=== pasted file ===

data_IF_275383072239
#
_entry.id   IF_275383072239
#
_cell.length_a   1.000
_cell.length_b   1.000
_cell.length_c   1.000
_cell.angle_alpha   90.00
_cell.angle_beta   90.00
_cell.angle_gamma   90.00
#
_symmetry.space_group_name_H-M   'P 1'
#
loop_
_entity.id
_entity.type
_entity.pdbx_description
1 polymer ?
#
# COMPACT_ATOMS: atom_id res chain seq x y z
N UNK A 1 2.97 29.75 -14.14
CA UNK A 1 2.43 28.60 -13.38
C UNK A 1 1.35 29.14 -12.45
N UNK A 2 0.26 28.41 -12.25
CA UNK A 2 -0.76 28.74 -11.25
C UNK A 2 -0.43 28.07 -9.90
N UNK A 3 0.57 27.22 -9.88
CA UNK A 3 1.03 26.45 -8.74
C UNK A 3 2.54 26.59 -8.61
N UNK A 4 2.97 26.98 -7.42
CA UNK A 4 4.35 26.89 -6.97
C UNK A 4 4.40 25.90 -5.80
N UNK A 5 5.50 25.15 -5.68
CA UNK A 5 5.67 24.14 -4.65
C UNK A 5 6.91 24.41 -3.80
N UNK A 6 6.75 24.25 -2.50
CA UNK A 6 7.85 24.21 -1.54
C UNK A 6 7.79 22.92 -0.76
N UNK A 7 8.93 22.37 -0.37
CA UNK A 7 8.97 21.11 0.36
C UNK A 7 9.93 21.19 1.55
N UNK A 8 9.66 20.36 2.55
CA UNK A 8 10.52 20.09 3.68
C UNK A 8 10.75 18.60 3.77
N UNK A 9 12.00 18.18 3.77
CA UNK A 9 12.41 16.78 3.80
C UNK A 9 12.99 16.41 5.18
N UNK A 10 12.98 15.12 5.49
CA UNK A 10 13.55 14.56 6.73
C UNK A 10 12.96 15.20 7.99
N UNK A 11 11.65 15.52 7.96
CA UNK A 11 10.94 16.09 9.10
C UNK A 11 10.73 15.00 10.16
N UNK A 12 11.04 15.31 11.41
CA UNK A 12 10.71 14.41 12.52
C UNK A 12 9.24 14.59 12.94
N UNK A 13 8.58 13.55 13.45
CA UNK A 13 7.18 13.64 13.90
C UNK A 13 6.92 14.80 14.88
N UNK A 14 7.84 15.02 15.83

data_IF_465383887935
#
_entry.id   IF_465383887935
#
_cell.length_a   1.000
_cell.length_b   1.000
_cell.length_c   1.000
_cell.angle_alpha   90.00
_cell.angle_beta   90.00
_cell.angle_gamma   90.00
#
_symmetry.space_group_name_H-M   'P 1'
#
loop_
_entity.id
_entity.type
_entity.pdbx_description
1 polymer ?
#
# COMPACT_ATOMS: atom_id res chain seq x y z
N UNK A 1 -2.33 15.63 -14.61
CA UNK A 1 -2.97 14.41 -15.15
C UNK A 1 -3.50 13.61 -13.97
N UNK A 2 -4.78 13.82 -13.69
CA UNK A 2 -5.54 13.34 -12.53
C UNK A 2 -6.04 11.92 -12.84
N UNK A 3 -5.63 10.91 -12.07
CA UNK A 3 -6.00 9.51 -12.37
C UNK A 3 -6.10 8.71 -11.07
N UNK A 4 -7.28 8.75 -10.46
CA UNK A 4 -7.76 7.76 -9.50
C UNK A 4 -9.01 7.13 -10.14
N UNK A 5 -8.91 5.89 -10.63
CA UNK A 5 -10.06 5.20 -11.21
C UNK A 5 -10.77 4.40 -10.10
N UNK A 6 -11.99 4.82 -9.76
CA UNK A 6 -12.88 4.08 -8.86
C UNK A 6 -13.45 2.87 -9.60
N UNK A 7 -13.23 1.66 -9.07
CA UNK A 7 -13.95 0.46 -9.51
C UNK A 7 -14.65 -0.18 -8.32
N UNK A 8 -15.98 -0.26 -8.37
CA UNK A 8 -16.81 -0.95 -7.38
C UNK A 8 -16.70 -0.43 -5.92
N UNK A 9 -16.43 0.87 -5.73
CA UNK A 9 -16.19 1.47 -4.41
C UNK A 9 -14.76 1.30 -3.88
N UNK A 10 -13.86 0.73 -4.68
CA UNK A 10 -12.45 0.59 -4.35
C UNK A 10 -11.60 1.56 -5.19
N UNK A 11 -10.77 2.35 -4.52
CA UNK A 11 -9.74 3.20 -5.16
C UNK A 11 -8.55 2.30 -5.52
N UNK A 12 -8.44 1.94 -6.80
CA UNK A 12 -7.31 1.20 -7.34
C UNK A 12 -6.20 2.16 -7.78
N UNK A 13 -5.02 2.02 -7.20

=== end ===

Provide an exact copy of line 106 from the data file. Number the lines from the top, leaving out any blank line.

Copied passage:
CA UNK A 9 -16.19 1.47 -4.41